Yesterday may have been the time to invade Iceland.

The president was on strike.

Vigdis Finnbogadottir joined tens of thousands of female executives, employes and housewives who staged a 24-hour strike to protest male privilege in the home and work place.

Calls to President Finnbogadottir's office in Reykjavik were unproductive. A man identifying himself as "Hans" would only say, "Nobody's here. They went out."

There are 240,000 people -- and 2 million sheep and very few trees -- in Iceland. Nearly 80 percent of the country's women work, and on the average they earn 40 percent less than the men. Women are entitled to equal pay for equal work but few hold top executive jobs.

Hordes of grumpy men crowded into hotel restaurants after their wives refused to cook their breakfasts, wire services reported. Most schools were closed and offices were largely deserted. Supermarkets told their employes to stay home after thousands of female shop assistants failed to go to work. Switchboards went unmanned . . . uh, unstaffed. Many male employers threatened to withhold a day's wages from strikers.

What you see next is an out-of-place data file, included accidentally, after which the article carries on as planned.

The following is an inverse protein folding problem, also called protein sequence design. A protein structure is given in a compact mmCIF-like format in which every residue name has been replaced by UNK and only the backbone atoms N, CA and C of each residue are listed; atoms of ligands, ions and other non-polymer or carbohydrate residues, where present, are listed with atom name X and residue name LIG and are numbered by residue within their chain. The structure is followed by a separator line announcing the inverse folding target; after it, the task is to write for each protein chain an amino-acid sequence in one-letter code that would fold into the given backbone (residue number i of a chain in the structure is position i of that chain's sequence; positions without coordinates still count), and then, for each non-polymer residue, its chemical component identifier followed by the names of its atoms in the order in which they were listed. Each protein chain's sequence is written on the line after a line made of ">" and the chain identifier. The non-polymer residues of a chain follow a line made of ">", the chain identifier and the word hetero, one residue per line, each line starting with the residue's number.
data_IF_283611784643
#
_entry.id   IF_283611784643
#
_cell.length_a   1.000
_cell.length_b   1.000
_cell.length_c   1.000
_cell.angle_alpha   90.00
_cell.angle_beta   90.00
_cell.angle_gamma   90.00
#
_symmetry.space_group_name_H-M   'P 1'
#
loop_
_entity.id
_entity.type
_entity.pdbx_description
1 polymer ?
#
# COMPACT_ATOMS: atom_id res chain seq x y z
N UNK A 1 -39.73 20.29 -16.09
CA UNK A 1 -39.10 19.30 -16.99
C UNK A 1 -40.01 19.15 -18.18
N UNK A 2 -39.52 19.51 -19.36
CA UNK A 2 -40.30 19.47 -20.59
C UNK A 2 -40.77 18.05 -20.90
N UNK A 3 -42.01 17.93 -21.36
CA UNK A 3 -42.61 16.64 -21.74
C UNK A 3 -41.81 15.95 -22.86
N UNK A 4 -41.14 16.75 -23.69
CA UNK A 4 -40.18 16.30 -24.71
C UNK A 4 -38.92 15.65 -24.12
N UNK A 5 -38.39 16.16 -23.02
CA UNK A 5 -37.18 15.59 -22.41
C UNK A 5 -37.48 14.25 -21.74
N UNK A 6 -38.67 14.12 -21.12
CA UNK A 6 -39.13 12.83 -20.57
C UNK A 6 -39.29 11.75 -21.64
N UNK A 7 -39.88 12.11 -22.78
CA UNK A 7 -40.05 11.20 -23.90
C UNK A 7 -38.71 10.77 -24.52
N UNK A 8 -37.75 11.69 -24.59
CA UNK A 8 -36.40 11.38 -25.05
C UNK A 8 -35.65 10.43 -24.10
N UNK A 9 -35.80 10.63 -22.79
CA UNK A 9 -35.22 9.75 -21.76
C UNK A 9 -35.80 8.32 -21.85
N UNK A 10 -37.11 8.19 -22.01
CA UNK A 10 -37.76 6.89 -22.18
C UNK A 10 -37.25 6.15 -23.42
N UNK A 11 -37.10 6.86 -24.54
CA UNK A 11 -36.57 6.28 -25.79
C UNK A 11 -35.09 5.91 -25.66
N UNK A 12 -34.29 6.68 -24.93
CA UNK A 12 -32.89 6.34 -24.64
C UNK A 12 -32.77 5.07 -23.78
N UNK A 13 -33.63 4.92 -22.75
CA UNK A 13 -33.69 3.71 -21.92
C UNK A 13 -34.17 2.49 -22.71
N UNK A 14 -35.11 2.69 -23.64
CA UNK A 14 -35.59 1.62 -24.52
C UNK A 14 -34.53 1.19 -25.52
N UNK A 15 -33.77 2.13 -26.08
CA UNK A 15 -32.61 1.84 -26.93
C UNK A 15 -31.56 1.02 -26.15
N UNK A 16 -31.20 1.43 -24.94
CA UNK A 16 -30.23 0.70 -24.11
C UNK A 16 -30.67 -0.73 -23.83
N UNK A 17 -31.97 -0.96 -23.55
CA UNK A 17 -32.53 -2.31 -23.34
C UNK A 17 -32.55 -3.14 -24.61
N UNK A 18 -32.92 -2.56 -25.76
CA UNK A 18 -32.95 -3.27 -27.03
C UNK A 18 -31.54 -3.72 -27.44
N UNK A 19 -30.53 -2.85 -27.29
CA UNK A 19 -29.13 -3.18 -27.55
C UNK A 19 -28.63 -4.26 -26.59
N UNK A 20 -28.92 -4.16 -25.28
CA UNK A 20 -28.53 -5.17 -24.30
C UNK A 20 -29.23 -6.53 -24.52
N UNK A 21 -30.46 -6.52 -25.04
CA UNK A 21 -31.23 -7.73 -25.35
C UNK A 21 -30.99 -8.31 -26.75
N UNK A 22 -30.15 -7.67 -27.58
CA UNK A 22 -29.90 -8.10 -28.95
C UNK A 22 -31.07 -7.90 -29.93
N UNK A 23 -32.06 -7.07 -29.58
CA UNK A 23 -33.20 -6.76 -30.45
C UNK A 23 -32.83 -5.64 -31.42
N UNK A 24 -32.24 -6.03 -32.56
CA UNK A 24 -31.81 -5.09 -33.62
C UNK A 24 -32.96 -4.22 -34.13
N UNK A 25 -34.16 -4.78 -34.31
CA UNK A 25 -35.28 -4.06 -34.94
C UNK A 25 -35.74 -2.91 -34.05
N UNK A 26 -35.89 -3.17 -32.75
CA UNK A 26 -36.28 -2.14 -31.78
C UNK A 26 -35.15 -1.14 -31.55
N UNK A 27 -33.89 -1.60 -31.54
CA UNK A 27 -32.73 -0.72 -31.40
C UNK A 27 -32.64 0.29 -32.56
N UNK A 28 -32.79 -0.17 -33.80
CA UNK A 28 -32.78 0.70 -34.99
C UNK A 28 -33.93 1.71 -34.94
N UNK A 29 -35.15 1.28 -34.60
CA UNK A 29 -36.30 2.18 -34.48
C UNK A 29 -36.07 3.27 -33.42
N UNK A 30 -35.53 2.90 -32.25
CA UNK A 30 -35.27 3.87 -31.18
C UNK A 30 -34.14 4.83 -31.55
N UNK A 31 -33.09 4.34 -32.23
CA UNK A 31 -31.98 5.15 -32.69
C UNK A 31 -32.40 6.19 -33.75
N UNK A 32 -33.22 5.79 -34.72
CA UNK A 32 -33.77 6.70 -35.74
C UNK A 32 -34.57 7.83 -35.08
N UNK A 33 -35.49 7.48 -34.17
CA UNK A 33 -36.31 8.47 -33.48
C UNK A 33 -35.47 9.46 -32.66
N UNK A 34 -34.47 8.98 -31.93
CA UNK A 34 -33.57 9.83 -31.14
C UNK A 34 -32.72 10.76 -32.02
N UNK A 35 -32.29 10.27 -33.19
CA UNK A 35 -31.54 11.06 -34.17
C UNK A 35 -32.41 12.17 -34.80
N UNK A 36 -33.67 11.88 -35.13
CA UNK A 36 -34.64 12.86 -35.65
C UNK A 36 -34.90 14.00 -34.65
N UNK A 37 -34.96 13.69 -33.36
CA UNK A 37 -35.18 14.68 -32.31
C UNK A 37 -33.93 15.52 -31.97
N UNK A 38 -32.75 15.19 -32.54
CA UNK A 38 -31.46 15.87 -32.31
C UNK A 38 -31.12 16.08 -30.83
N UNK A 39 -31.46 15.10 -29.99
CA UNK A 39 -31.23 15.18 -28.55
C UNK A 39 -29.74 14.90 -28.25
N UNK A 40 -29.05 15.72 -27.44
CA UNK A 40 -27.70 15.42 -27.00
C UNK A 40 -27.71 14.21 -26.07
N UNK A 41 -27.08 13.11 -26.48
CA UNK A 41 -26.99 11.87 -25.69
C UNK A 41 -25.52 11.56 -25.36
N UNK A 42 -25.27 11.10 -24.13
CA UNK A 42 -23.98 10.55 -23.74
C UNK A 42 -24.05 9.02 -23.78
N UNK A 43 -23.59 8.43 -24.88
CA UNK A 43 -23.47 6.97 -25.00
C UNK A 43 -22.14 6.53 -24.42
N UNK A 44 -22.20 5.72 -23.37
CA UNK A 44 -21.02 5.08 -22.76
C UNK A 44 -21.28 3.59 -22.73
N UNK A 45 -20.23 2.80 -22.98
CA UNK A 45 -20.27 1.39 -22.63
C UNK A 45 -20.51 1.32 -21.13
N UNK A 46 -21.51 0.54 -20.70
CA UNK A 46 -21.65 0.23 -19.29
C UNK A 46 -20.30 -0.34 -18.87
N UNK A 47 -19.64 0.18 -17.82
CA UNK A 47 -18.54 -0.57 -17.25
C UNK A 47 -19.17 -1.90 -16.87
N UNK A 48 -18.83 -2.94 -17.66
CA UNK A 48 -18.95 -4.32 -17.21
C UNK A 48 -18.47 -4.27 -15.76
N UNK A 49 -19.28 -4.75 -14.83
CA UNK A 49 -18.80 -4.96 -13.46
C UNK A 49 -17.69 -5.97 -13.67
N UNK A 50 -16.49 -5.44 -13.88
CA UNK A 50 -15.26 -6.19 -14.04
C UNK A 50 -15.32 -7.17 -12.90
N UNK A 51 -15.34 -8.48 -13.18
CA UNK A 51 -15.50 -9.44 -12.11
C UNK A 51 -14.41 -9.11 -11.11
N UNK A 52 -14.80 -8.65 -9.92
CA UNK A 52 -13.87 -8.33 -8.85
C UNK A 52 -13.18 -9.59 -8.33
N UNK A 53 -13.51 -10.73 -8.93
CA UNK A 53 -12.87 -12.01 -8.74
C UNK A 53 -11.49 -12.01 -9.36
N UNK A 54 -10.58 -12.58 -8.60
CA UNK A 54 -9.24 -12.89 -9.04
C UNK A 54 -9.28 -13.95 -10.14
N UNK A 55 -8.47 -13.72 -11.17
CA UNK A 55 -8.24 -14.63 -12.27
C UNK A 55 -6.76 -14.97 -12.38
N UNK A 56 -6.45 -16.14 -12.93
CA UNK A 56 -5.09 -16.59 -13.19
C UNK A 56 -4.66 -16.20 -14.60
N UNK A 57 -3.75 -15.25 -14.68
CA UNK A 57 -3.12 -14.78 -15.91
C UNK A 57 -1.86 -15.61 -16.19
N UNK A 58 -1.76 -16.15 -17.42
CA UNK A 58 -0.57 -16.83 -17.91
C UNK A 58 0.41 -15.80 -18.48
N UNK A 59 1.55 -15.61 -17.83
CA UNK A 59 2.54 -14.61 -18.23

The presidency is more ceremonial than political. "I always find it difficult to describe what I'm doing all day," Finnbogadottir told The Washington Post two years ago. "Anybody in Iceland can make an appointment to see the president."

Finnbogadottir, 55, was running a theater company when, in the traditional Icelandic way, a group asked her to stand for national election. She is the fourth president of the Republic of Iceland, which declared its independence from Denmark 41 years ago.

Kirsten Ockens, who works for Icelandair in New York, said women in her office thought the strike was "really wonderful. But wouldn't it be weird if President Reagan went out on strike? I guess he wouldn't do it."

Prime Minister Steingrimur Hermannsson, the top official in the Icelandic government, is in the United States but could not be reached for comment.

The strike is a near replica of a one-day stoppage called in Iceland 10 years ago when the United Nations decreed an International Women's Decade. The strike slogan is "We dare, we can, we will."

Not all women in Iceland supported the walkout. In the fishing village of Hellissandur, women told a Reuters reporter that they only wanted higher wages for their men so they themselves would be freer to devote themselves to their homes and children.